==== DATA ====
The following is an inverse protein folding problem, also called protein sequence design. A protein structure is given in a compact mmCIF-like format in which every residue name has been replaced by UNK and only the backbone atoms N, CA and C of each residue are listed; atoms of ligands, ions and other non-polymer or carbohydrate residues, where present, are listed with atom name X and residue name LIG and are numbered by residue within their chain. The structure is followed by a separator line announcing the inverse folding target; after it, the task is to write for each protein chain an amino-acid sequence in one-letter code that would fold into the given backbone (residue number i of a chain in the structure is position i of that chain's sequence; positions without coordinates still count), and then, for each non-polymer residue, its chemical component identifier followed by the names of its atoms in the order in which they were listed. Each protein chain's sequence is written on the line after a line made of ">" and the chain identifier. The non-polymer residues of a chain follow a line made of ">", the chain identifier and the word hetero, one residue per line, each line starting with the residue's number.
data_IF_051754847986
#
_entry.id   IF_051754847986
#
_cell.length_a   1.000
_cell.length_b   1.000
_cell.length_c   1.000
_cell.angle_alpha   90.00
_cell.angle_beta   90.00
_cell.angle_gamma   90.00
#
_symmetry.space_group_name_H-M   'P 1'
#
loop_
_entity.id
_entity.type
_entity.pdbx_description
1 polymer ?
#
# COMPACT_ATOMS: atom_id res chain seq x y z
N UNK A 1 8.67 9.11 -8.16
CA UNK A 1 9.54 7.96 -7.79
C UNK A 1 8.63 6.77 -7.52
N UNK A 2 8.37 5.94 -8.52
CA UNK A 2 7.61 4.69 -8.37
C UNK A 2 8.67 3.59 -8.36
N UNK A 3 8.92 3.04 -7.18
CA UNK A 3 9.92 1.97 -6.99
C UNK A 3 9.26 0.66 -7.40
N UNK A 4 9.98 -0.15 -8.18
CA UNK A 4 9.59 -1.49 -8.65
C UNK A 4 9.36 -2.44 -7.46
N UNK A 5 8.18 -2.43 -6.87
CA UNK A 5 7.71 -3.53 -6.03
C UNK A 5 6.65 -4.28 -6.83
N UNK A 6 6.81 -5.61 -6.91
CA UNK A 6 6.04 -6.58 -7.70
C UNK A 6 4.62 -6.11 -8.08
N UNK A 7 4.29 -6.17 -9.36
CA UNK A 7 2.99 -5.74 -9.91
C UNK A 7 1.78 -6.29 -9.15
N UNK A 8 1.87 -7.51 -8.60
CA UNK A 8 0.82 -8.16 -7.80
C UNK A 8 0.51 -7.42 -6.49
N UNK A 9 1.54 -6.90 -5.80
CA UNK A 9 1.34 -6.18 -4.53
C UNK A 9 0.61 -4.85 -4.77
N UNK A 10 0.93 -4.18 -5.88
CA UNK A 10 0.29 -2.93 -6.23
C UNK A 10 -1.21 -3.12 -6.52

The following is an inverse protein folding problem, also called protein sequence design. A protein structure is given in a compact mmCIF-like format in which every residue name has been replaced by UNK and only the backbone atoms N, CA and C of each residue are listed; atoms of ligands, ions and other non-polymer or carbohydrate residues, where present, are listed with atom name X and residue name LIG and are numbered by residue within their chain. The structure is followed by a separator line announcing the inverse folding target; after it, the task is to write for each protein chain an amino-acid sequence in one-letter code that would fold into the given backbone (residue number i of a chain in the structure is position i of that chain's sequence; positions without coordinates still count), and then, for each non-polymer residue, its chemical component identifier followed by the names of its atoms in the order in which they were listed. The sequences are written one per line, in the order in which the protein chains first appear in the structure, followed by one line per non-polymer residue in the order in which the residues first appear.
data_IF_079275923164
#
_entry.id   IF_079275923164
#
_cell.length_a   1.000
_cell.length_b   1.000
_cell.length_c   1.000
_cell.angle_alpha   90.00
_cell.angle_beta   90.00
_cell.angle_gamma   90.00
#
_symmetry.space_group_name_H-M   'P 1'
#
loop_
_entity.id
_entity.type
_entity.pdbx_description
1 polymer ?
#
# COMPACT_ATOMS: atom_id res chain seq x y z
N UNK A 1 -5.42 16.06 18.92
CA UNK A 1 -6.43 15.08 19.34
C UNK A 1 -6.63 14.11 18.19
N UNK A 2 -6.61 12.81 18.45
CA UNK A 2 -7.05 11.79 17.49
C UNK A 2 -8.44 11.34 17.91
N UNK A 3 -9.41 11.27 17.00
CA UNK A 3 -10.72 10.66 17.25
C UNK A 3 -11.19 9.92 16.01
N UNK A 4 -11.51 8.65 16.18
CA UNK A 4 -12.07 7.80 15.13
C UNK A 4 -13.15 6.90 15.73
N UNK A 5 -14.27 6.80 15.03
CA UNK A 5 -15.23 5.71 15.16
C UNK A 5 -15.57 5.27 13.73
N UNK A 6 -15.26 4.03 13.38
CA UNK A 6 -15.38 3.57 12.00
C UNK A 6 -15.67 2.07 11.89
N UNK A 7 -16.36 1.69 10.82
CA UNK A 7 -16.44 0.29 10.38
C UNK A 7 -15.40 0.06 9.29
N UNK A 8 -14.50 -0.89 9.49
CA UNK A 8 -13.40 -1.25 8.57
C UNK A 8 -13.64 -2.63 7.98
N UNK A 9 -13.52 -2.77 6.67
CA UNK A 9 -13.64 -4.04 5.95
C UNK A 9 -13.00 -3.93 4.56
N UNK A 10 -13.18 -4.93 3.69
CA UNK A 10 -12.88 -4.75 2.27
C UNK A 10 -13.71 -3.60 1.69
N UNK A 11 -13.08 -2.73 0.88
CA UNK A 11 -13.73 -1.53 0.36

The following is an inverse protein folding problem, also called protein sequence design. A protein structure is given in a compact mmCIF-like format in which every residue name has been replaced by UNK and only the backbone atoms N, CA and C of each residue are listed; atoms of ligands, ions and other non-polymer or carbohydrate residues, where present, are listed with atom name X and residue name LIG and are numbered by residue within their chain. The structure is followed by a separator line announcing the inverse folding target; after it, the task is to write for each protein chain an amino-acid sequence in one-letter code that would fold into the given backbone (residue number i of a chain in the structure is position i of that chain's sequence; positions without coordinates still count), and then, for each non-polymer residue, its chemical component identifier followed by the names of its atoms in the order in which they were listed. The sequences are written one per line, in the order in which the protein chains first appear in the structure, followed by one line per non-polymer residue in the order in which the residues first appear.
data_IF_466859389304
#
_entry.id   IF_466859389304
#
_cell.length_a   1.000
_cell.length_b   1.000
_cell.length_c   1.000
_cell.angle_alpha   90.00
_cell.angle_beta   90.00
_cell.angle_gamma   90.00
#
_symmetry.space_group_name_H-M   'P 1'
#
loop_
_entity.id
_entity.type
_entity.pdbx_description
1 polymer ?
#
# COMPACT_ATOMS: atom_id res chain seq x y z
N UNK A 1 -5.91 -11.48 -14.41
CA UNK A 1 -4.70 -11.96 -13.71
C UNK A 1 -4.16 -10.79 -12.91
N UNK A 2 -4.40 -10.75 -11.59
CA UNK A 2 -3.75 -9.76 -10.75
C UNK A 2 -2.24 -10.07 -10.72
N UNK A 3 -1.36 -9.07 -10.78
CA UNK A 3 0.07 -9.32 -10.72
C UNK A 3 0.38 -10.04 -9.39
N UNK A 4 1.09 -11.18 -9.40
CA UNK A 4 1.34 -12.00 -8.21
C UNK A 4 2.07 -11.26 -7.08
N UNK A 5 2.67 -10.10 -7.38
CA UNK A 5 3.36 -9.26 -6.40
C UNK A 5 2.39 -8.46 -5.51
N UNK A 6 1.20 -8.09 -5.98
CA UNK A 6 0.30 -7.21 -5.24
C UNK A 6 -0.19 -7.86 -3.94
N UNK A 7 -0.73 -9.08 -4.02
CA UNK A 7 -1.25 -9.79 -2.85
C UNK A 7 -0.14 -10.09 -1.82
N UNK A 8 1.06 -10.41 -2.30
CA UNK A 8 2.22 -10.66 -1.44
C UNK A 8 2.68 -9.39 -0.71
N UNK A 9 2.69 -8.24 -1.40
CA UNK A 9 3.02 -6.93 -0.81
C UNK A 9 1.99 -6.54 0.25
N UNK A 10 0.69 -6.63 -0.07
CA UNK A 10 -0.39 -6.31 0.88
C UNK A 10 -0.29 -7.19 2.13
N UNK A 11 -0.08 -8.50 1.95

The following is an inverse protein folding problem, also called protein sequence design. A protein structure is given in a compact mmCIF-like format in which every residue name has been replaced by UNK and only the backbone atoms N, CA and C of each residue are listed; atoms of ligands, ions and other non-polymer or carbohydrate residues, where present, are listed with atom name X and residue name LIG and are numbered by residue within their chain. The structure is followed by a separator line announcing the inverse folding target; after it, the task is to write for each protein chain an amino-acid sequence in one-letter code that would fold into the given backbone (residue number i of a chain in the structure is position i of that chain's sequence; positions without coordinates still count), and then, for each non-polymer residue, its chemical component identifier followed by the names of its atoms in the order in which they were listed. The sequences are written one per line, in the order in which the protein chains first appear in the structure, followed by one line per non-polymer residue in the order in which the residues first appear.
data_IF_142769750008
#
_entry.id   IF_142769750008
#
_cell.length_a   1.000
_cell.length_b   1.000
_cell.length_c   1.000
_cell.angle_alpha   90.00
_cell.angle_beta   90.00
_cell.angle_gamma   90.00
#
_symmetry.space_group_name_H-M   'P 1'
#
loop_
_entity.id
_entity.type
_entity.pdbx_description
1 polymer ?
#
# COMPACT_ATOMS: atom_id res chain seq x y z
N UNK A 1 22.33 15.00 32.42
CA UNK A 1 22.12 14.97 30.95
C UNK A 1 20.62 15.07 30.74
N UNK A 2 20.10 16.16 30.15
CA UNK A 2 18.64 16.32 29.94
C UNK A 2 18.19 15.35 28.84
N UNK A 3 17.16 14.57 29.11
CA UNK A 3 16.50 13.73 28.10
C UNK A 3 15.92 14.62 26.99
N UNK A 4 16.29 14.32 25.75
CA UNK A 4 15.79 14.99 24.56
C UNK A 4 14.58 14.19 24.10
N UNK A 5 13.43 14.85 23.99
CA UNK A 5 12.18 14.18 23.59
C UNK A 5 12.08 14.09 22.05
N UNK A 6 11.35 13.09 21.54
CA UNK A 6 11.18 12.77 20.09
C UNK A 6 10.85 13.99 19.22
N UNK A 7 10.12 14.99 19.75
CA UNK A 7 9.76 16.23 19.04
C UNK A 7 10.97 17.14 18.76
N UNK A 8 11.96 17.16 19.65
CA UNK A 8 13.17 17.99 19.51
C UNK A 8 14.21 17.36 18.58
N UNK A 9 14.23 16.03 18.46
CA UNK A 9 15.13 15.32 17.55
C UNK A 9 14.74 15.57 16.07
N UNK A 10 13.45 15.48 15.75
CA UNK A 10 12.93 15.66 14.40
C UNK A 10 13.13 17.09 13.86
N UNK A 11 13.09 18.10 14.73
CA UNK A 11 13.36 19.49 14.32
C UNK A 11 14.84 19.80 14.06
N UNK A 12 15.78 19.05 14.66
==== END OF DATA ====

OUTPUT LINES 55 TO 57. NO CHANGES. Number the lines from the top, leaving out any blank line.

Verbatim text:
_entry.id   IF_079275923164
#
_cell.length_a   1.000